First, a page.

Thursday, August 2, 2018


We often hear that the sacrament of confession is dead.  I don’t buy it.  I think it is like a local restaurant that I like that has inconvenient hours and even when I make it a point of going to their horrible hours it is closed on that particular day or the owners are on vacation and have a sign tacked to the door.  I show up with friends only to be turned away.  After a while it falls off of my radar screen and I don’t even think to go until some bazar thing happens like finding myself in front of the store just when I happen to be hungry.  Thank goodness the wait staff is good and they don’t run out of my choice (too often.)  How they stay open I don’t know.  Likewise it is amazing that the sacrament of confession is still in use for these same reasons!  There must be something about it that it still survives at all!  We’ve done just about everything we can do to kill yet it remains more resilient than Godzilla.  

I don’t claim to have all of the answers, but here are 15 suggestions on how (in the long term) to take the sacrament from being Wall Flower at the dance (there but not very popular) to at least being the punch bowl attendant (still not overly popular, but most will at least stop by when they are thirsty.)

1)  If you are in an area with parishes in relatively easy driving distance, don’t have confessions at the exact same time as everybody else.  If someone can’t make it to one, they can’t make it to any of them.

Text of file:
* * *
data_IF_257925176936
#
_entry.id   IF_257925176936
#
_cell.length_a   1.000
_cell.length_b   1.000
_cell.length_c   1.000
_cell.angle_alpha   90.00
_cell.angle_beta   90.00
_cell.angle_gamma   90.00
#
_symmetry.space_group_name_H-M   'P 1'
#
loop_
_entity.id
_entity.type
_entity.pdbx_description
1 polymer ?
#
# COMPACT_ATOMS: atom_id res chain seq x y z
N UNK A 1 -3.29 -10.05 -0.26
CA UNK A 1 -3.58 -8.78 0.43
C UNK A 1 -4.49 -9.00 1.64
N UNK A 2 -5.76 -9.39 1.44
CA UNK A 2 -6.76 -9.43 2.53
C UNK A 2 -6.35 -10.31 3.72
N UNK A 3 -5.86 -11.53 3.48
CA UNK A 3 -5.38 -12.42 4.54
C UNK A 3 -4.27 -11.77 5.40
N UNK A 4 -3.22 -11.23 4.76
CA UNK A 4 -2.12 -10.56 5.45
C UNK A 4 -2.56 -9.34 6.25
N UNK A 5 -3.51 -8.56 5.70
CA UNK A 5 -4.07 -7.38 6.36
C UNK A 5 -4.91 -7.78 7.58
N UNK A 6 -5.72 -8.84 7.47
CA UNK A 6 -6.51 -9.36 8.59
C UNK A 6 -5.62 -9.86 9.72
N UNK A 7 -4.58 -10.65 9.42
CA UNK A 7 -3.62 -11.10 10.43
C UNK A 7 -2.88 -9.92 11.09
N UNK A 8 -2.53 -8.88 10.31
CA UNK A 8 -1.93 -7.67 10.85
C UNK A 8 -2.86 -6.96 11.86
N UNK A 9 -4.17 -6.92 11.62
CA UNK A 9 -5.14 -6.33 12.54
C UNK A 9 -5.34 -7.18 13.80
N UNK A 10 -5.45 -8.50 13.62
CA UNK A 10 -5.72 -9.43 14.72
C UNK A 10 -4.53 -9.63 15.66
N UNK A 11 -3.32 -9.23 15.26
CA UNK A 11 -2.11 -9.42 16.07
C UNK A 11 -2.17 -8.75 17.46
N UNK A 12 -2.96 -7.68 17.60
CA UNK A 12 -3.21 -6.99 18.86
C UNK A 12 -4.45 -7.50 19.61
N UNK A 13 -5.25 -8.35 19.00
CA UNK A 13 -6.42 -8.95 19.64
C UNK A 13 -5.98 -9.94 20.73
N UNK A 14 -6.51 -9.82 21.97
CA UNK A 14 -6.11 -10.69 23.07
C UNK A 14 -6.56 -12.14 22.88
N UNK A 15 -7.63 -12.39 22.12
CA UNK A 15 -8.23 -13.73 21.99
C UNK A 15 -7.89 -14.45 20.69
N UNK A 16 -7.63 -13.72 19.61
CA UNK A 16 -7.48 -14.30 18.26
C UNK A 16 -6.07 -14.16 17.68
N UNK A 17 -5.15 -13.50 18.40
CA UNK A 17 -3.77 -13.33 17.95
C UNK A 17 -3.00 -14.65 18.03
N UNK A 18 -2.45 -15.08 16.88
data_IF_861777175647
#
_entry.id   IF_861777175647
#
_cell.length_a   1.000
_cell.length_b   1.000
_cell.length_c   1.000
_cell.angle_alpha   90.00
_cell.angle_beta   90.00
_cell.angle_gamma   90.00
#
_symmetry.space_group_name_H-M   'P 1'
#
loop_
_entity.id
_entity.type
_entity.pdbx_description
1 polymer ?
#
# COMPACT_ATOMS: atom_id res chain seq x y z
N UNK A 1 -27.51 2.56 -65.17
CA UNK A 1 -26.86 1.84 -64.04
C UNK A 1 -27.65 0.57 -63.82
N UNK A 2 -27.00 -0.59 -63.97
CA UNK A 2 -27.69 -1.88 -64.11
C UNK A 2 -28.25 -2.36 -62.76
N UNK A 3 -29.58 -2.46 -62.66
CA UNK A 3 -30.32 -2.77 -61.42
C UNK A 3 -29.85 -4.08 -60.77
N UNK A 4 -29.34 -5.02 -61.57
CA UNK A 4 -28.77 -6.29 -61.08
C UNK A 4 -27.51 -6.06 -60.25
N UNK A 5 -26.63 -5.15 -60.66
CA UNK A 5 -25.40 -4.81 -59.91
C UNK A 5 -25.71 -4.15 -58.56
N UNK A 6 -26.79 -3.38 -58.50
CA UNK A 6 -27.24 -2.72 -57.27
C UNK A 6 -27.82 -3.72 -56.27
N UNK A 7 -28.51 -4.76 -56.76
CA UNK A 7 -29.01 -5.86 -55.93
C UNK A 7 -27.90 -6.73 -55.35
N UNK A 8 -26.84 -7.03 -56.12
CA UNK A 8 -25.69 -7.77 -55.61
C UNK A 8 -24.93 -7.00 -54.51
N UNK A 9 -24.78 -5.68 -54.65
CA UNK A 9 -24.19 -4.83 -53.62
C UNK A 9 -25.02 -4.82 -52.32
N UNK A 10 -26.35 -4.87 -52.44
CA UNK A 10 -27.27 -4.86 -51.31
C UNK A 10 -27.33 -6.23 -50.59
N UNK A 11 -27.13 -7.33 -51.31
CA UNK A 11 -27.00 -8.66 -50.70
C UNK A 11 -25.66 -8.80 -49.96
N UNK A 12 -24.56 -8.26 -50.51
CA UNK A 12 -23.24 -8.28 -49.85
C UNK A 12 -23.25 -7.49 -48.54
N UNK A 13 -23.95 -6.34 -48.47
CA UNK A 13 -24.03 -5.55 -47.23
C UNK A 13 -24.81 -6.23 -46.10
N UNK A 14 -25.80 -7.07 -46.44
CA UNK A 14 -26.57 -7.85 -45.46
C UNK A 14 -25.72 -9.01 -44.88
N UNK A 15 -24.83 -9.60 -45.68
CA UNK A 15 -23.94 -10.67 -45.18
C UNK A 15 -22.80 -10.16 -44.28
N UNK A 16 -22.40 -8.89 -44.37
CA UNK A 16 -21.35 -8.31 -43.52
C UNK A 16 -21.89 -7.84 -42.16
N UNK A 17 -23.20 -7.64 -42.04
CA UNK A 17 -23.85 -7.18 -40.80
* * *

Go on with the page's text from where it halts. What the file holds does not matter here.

1. Have more than one scheduled opportunity to go to confession and at different times of the day.  Once again, if someone can’t make your Tuesday night confessions because of work, they will never have the opportunity.  Or if they work nights and you only have night time confessions . . . 
  2. Don’t rely on “confessions by appointment.”  I didn’t even go to see my doctor when I thought I was having a stroke because it seemed like such a bother.  (I know, I know.)  And this is much more important.  “By appointment” is largely for trauma cases, the super comfortable person, and 5th steps.
  3. When starting a new confessions time, it takes months of getting the word out for people to really start taking advantage of it.  It has to enter their consciousness.  That takes a while.  Commit for at least half of a year (part of it in a penitential season) before deciding if it is a poor time to have the sacrament.
  4. Do NOT cancel confessions.  Think of the poor soul hanging on the faith by their fingernails that FINALLY worked up the nerve to go to confession only to show up and find out that there are no confessions that day for some mysterious reason.  But if there are times that you must cancel, make sure that it is well announced and advertised and that there is a sign on the door explaining the extraordinary circumstances.